A tall, roofed, patio structure sits at the top of the native plant zone, completely eliminating any possibility of sun at this time of year. However, it looks like it does get summer sun, as shown in the Google maps satellite image below. (Most good satellite imagery will be around noonish so as to eliminate large shadows. Summer time is least likely to have clouds, so it's not surprising that the image appears to have been taken near noon in summer.) Her's is the house at the center of the image. The patio roof is the bright white horizontal band. Above it is the garage and sloped hillside that is designated as the native plant zone.
When the angle of the sun in the sky equals the angle from the bottom of the slope to the top of the patio roof, then the sun will be shining at the bottom of the slope. The time of year that this occurs might influence my plant choices, so let's be a little more rigorous about when we can expect sun to peak over the edge of the patio roof and down the hill. Since the hillside is almost entirely north facing, I don't have too many complications with this calculation - If the slope were NW to SE I might have to think more about morning sun versus afternoon sun. I'll just think about noon time sun and remember that the sun always has a southerly direction our latitude.
Measuring the slope of the hill
There's a couple iPhone apps to measure angles out in the field. I tried one called Sextant that doesn't really do the job very well for me. I should have known better when the blurb read "This shiny new gold sextant would make a pirate proud" I next downloaded a more sophisticated app called Clinometer by Peter Breitling which was free for a short time and immediately after my download popped up at $0.99. Finally, there's a visual clinometer called SlopeView by Sten Kaiser which seems a reasonable choice (also $0.99) which I may try if the previous two don't work out. I'll use one of them to take a field measurement of the angle from the bottom of the hill to the top of the patio.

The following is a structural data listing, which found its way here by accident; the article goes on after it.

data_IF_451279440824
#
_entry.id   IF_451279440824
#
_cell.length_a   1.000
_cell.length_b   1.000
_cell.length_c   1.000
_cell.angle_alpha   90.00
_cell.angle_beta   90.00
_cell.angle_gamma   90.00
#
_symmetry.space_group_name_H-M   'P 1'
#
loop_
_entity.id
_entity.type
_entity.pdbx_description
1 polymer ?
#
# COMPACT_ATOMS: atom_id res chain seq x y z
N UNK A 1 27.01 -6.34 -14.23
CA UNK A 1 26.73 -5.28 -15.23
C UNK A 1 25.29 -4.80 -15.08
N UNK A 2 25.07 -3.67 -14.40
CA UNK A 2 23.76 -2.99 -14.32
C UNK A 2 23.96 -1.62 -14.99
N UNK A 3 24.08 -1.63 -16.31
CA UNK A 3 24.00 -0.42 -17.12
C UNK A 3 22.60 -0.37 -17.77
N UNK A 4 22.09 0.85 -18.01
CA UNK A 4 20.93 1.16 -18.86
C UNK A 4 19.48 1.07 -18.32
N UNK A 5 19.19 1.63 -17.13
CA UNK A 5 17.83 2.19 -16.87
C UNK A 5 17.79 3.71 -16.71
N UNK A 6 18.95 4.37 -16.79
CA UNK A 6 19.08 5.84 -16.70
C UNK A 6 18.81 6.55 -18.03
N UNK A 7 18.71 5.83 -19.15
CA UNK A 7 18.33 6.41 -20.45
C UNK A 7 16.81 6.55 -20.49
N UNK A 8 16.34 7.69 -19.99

Once I know the slope of the hill, the question then is at what time of year the sun will get to that angle in the sky. Here's how I'll figure it out:
Maximum and minimum sun angle
I'll figure the relationship between time of year and angle of the sun using this method: I found the latitude of Juli's house using Google maps*. If the earth had no tilt, then the sun would shine directly down on the equator at 90 degrees and (90 - Juli's latitude) would be the angle of the sun to her house. But, there is a built in tilt of the earth is 23.5 degrees and we can take that into account as follows:
During winter solstice the northern hemisphere is tilted back at an angle from the sun so the sun shines at (90 - latitude - 23.5) degrees.
During summer solstice the northern hemisphere is tilted toward the sun so the sun shines at (90 - latitude + 23.5) degrees.
Interpolating linearly between solstices we get:
Date Sun Angle 1/21/2010 40.99 2/21/2010 48.95 3/21/2010 56.14 4/21/2010 64.10 5/21/2010 71.80 6/21/2010 79.77 Summer solstice 7/21/2010 72.06 8/21/2010 64.10 9/21/2010 56.14 10/21/2010 48.43 11/21/2010 40.47 12/21/2010 32.77 Winter solstice
So, while I have yet to actually measure the angle of the hillside+patio roof, it is reasonable that it's entirely shaded now (when the sun is only at an angle of 40 degrees) since reasonable slopes probably don't exceed 45 to 50 degrees or so. However, in summer, it's a rare north-facing hillside that doesn't get at least a little sun when the sun has a steep sun angle like ~80 degrees. Up next to steep north-facing cliffs or edges of houses it will still be shaded at noon, but little else will be.
I guess this is all obvious stuff, since my major conclusion is that north facing slopes with reasonable angles of repose still get noontime summer sun. Still, actually knowing a date when it will get sun can help guide plant selection. Of course, I'm ignoring the sun angle at times other than noon - the sun may rise north of east and set north of west in summer, thereby giving morning or evening light on north-facing slopes. However, we all know that morning or evening sun is less intense than noon sun.
Calculating hours of sunlight is a more difficult task. I found an iPhone app called DaylightCal that may suit my needs. More later when I find out about that app.
*It's buried in the Google Maps URL or link. So if I go to Google map San Pedro, CA and then look closely in the URL or at the embedable link, I'll see a bit of text that looks like ll=33.722696,-118.29117 buried mid way through the address. From that little bit of info I can glean that San Pedro, CA. is at 33.722696 degrees north latitude.